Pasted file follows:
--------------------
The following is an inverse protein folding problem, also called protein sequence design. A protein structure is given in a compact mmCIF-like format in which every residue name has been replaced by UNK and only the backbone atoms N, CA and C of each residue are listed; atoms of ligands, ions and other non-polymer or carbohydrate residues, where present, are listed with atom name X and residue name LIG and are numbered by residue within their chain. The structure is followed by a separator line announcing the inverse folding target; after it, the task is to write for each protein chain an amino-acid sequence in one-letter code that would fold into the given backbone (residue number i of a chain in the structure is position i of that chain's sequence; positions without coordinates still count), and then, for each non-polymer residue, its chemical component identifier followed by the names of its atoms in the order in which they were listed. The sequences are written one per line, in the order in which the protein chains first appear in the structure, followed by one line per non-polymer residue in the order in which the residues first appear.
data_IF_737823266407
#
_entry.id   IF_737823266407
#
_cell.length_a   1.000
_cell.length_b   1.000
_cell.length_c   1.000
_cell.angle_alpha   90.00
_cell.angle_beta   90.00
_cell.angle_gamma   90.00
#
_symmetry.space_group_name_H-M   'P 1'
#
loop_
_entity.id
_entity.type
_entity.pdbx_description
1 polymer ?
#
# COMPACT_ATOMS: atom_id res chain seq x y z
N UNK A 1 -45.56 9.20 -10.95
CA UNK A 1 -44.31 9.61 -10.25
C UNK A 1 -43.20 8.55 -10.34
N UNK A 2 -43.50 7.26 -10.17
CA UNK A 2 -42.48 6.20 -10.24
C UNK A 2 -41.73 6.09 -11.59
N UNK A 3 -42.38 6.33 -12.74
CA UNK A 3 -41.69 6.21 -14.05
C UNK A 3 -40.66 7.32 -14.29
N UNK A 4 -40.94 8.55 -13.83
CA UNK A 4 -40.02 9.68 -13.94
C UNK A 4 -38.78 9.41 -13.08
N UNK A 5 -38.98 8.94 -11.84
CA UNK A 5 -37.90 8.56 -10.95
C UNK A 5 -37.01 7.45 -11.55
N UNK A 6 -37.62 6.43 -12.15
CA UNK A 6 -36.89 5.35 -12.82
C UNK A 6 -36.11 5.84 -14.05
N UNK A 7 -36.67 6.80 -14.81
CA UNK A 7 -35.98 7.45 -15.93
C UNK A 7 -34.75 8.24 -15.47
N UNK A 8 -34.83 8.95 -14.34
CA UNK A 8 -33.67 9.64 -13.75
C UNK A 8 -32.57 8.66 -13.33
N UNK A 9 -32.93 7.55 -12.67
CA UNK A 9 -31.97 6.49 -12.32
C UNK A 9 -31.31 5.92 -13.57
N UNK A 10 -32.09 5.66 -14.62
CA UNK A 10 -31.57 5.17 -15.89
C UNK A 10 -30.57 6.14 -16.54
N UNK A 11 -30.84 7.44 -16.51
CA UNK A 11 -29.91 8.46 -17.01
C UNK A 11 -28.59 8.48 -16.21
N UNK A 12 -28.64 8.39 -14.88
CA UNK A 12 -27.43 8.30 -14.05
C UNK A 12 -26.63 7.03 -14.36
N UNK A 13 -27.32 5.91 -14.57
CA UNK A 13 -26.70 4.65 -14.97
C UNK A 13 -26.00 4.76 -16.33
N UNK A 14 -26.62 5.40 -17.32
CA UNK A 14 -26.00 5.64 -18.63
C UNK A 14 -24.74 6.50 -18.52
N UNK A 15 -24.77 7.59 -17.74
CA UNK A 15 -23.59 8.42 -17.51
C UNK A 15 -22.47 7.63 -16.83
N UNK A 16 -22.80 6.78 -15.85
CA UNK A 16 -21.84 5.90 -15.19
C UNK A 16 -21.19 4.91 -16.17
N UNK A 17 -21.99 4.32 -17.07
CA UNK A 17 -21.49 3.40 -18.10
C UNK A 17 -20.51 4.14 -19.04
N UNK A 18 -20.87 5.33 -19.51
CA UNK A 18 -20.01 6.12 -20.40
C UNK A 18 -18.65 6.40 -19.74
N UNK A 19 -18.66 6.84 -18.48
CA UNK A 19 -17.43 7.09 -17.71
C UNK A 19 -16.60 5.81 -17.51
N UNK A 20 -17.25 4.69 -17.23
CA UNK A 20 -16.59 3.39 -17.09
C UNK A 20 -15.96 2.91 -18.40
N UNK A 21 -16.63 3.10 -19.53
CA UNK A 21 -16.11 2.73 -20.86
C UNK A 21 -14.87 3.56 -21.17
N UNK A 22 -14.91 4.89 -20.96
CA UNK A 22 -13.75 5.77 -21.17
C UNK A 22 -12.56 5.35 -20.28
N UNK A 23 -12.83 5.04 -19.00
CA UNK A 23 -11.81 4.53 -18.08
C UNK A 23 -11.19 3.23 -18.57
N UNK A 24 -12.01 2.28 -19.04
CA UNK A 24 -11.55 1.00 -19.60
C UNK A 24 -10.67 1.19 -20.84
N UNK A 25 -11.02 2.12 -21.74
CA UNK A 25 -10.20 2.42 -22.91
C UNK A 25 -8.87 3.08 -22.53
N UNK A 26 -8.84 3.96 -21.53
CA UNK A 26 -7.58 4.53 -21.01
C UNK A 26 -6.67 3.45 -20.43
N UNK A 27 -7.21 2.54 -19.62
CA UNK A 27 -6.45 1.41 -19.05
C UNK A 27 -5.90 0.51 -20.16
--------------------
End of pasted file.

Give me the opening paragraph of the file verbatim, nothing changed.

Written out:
The following is an inverse protein folding problem, also called protein sequence design. A protein structure is given in a compact mmCIF-like format in which every residue name has been replaced by UNK and only the backbone atoms N, CA and C of each residue are listed; atoms of ligands, ions and other non-polymer or carbohydrate residues, where present, are listed with atom name X and residue name LIG and are numbered by residue within their chain. The structure is followed by a separator line announcing the inverse folding target; after it, the task is to write for each protein chain an amino-acid sequence in one-letter code that would fold into the given backbone (residue number i of a chain in the structure is position i of that chain's sequence; positions without coordinates still count), and then, for each non-polymer residue, its chemical component identifier followed by the names of its atoms in the order in which they were listed. The sequences are written one per line, in the order in which the protein chains first appear in the structure, followed by one line per non-polymer residue in the order in which the residues first appear.